Suppose that a client’s records are just a pile of invoices. We cannot sensibly scan them with optical character recognition, so we will need to type them in. We can guess that a fair number of the invoices will be for petrol, and now we only need to press the F9 key on the keyboard to enter “Petrol” as a narrative. If the client changes to a Diesel-engined car during the year, we can press Alt-F9 and this will enter “Diesel fuel” as a narrative. It will also make a permanent change to Diesel, which will be remembered in future years.
If we press Alt-F9 again it will switch to “EV Charge”, and if we press Alt-F9 yet again it will cycle back to “Petrol”. Let’s say we have a car powered by a new type of fuel, say hydrazine, then we will need to type in “Hydrazine” and then press F9 while on the same line to teach the software to remember it, which will then be done for all future years.
After we run the Ctrl-T macro, a mapping table will be generated which the clerk can code up. If the clerk moves the cursor over “EV Charge” or “Hydrazine” in the table and presses Ctl-Alt-G, then the software will start up Google and search for “EV Charge Carlisle” or “Hydrazine Carlisle” to ascertain what they are. We can easily change Carlisle to some other town depending upon where the client is located. The mapping table is of course re-used in future years.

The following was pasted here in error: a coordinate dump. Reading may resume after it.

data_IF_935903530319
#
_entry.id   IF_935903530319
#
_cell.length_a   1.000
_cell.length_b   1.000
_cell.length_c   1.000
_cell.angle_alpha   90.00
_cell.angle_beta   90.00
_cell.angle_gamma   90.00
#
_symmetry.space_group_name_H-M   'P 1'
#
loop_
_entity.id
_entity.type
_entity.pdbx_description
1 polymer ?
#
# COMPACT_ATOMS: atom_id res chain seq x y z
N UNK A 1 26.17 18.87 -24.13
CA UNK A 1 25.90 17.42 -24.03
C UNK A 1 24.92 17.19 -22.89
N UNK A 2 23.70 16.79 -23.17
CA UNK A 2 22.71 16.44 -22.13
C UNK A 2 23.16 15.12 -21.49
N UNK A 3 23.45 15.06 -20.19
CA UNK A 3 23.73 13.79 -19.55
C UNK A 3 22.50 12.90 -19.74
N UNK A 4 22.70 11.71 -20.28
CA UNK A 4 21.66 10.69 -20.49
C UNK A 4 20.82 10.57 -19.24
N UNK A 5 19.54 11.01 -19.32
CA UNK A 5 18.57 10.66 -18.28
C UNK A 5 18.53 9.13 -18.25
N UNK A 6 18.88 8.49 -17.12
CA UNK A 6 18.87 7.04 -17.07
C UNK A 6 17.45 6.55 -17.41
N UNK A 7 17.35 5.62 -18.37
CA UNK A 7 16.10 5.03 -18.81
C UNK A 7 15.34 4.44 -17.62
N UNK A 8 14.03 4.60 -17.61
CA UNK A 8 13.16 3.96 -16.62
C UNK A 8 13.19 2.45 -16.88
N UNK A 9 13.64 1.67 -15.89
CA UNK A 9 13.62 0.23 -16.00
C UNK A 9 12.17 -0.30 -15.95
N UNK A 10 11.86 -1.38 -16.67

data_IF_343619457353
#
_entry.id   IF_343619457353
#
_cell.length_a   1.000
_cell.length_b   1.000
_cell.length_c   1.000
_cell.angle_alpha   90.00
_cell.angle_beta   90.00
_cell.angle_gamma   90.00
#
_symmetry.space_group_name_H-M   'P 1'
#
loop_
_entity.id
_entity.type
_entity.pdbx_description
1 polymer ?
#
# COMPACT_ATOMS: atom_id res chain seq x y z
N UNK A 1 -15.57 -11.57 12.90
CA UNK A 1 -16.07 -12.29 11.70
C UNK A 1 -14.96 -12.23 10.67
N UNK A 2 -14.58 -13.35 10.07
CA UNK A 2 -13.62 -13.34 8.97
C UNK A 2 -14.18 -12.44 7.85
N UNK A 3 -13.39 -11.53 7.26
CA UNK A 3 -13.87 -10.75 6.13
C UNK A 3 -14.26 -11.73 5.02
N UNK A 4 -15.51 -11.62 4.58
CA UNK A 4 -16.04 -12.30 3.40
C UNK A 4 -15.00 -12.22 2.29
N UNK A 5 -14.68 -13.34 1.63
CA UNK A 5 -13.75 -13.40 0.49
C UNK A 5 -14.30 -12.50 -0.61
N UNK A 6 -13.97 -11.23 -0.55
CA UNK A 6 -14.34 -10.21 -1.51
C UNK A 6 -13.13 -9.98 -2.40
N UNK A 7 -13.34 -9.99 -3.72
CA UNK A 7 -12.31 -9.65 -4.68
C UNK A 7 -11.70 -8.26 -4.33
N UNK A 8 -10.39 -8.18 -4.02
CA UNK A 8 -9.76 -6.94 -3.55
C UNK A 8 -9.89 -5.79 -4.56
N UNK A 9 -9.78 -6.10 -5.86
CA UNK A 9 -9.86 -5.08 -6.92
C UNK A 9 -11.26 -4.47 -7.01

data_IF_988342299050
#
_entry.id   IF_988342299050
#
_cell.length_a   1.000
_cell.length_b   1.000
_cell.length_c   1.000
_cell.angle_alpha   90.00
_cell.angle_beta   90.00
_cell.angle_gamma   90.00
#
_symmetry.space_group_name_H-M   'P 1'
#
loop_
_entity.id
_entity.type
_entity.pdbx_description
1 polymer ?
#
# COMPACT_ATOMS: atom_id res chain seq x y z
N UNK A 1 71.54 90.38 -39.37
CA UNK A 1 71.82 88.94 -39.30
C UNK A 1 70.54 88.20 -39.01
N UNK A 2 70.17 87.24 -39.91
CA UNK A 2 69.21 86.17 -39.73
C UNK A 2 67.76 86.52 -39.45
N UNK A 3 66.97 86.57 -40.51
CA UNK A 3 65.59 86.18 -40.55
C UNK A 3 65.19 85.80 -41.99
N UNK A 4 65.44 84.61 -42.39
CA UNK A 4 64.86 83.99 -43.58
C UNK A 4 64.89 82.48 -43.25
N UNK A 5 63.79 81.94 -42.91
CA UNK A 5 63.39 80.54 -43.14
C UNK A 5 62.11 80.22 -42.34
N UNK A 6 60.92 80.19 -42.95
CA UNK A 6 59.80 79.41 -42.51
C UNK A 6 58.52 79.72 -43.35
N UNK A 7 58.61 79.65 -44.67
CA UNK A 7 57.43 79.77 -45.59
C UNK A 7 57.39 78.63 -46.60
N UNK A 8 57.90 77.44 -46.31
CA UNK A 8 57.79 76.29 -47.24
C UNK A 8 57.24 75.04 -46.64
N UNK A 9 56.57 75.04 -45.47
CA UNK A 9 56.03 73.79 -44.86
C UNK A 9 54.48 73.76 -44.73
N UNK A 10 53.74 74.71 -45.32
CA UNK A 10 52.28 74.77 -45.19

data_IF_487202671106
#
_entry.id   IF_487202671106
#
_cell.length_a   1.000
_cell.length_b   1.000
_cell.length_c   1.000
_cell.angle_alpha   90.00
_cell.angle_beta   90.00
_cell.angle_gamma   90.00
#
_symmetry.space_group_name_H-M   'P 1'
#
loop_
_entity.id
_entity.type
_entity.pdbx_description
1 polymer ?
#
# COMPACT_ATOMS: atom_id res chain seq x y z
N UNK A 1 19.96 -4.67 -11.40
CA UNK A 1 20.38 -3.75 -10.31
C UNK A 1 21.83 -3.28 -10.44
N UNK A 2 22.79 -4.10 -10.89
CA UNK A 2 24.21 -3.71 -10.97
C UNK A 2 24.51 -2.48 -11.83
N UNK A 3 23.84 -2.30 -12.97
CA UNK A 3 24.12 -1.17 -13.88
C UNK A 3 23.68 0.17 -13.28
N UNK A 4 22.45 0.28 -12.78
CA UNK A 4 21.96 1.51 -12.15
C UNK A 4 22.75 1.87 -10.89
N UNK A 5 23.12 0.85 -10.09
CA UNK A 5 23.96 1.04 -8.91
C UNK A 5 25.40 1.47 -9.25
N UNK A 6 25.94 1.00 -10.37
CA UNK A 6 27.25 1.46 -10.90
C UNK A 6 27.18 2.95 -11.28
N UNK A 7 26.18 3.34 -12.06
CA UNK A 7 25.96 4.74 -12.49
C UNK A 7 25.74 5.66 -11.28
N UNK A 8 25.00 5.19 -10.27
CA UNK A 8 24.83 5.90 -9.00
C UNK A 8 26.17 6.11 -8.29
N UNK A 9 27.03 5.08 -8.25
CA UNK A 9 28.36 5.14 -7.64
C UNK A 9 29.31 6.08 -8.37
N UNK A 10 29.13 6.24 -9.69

All these new facilities will speed up the work of processing client information, especially when we cannot use OCR. One of our key ambitions is “graceful degradation”, a concept which says that we should not fall off a cliff edge when OCR is useless. What may be called the OCR mentality should go on working for us even in the most difficult circumstances.